"I've gotta say, these readers are way cool, and the functionality; WOW! -But they are a little bit heavy."
When you shop for eyeglass lenses you need to know what you are getting. There are lots of lens materials and add-on features that all come in widely varying degrees of quality. All of our reading glasses come in either CR-39, Polycarbonate, or Aspheric Polycarbonate materials. All of our Made-To-Order reading glasses come with Aspheric Polycarbonate, whether you opt for 'No Options', 'Anti-Reflective', or 'Transitions'. Our Anti-Reflective Coatings are new technology coatings, in that they are super scratch resistant and have easy to clean hydrophobic top coats. These types of lenses are sold in stores for from $180.00 to $300.00!
CR-39 is a hard resin plasic with good optical quality. In plus powers, (reading powers-That's what we do!) CR-39 tends to magnify your eyes. The higher the power, the more magnification. While CR39 can be sratch resistant, (All of our CR39 lenses are) they are not as durable as polycarbonate, and not as thin.
For people that have high prescriptions, whether for distance or near vision, high index eyeglass lenses are thinner and lighter in weight than regular CR-39 plastic lenses. The term 'high index' refers to the index of refraction of the lens material. CR-39 or 'Regular Plastic' lenses are on the low end of the spectrum. 'Polycarbonate' comes next, and is one of the most popular materials used in eyeglass lenses. It is very lightweight, and impact resistant. The optical qualiy of today's polycarbonate lenses is far better than it was when it was first introduced to the market.
From polycarbonate we move into what are considered 'Mid-Index' lenses with indexes ranging between 1.5 and 1.57 . These do not offer a great diiference in thickness compared to polycarbonate and do not have the impact resistance of poly either, so they are not used as often.
High Index Lenses are typically refferred to by the index number. For example, 1.6 or 1.66 or 1.67 or 1.71. Currently, the highest index lenses are 1.74. The higher the number the thinner the lenses. This refers to high index plastic lenses and not glass lenses. Some high index glass lenses have as high as a 1.9 index of refraction. (diamond is 2.0!) Unfortunately, these lenses are no longer available in th U.S. market because of safety concerns.
How much thinner are high index lenses? There are several factors involved, but roughly speaking, a polycarbonate lens can be about 25 percent thinner than CR-39. A 1.67 index lens is about 20 percent thinner than polycarbonate, and a 1.74 index lens is about 20 percent thinner than 1.67. The frame size, and the type and amount of your correction have an impact on the thickness of eyeglass lenses.
Aspheric lenses are thinner and flatter than non-aspheric lenses. The biggest advantage for far sighted folks that need lenses that magnify, is that they reduce the 'bulging eye effect'. They are also lighter and thinner than non aspheric lenses. Optically, they reduce this 'bulging' effect in what you are trying to see as well. This is why we use these exclusively in our MTO options.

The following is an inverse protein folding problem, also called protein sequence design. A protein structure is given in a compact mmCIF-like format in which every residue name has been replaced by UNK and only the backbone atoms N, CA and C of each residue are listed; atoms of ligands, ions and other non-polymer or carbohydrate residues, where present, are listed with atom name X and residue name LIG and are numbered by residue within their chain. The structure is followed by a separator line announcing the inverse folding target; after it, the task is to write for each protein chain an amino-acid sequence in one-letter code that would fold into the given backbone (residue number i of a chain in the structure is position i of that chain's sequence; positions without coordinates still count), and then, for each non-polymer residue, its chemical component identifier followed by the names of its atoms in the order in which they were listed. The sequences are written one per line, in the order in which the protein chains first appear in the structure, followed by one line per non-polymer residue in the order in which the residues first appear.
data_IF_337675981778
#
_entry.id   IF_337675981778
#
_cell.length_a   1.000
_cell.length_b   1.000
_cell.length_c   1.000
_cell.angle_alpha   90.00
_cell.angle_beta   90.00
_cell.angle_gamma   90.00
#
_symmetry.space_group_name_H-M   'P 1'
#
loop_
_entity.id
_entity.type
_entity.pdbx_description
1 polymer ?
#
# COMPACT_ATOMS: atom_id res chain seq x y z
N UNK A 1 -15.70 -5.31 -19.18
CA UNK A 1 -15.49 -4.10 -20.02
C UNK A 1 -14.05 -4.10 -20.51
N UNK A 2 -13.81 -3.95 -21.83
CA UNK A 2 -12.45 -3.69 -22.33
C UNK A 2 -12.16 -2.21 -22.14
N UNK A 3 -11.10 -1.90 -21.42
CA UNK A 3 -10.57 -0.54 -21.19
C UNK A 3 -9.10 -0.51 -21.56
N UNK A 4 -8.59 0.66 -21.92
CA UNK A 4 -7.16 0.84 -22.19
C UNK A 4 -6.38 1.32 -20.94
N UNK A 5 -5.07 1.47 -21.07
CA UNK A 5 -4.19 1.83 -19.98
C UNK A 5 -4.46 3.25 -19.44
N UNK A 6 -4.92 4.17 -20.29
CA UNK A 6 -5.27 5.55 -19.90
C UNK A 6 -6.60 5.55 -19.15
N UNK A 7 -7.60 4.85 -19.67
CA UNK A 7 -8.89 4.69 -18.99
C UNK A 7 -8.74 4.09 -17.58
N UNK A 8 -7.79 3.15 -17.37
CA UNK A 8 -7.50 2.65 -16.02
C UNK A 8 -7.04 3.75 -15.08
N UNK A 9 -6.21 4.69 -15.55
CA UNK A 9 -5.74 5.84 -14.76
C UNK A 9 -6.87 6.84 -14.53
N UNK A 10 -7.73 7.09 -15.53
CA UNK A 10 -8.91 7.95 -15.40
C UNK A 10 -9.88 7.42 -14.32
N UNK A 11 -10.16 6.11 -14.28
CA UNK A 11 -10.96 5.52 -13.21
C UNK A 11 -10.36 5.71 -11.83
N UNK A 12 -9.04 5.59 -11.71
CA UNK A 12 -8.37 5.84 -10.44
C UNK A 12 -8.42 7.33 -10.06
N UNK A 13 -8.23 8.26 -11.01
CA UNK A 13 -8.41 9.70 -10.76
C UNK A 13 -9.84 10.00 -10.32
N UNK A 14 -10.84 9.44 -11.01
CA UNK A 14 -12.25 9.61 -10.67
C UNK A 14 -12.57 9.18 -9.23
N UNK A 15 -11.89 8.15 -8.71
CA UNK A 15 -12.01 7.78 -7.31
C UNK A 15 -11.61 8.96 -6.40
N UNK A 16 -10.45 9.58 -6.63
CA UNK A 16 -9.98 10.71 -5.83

Eyeglass lenses with Anti-Reflective Coatings, or 'Non Glare Coatings', provide better optics than lenses without the coating. When light hits the surface of a lens, approimately 20 percent of that light bounces off. This creates unsightly reflections for both you, the wearer, and the person looking at you. These coatings 'pull' up to 99 percent of the light reaching the lenses through to your eyes. Anti-reflective coatings give you clearer vision and less eye fatigue, especially when driving at night or staring at a computer monitor and when your friends look at you, they can see your pretty eyes and not a lot of shiny glare.
We use the best of the new and improved AR coatings on the market today with excellent scratch resistance and additional coatings added to make the lenses less easy to smudge and more easy to clean. These coatings cost more than the older, less durable types, but I believe they are worth the investment.
Even if you do not need prescription glasses, you still need sun eyeprotection. For any outdoor activity it is important that your sunglasses filter out UV-A and UV-B light. UV light can damage your retinas and cause other bad eye problems. (All of the sunglass readers we sell at Reading Glasses Etc.com block UVA and B light.)
When looking for sunglasses, you need to ask yourself what it is you are going to use them for. If you have light color eyes, then you are probably particularly light sensitive, and may need darker lenses. If your eyes are a darker color, you may just need lightly tinted lenses. Most folks prefer darker lenses, because dark lenses generally feel more soothing.
Some lenses have a gradient tint, where the color is darker at the top of the lenses and lighter or clear at the bottom. For people who need bifocal reading glasses or no line bifocals, this works well because you benefit from the glare reduction at the top of the lens but can still read clearly through the lighter bottom of the lens. The drawback to gradient lenses for some is that you are typically looking through a medium dark tint which is not as dark as a solid tint, and gradient tints are not available polarized.
The lenses in polarized reading glasses and polarized bifocal sunglasses, virtually ELLIMINATE reflected glare, as opposed to just making the glare look darker. These eyeglass lenses are perfect for driving and fishing, or doing anything near water. Polarized lenses provide great sun eye protection but keep in mind that polarized lenses can also 'blank out' some LED screens. Not recommended for pilots.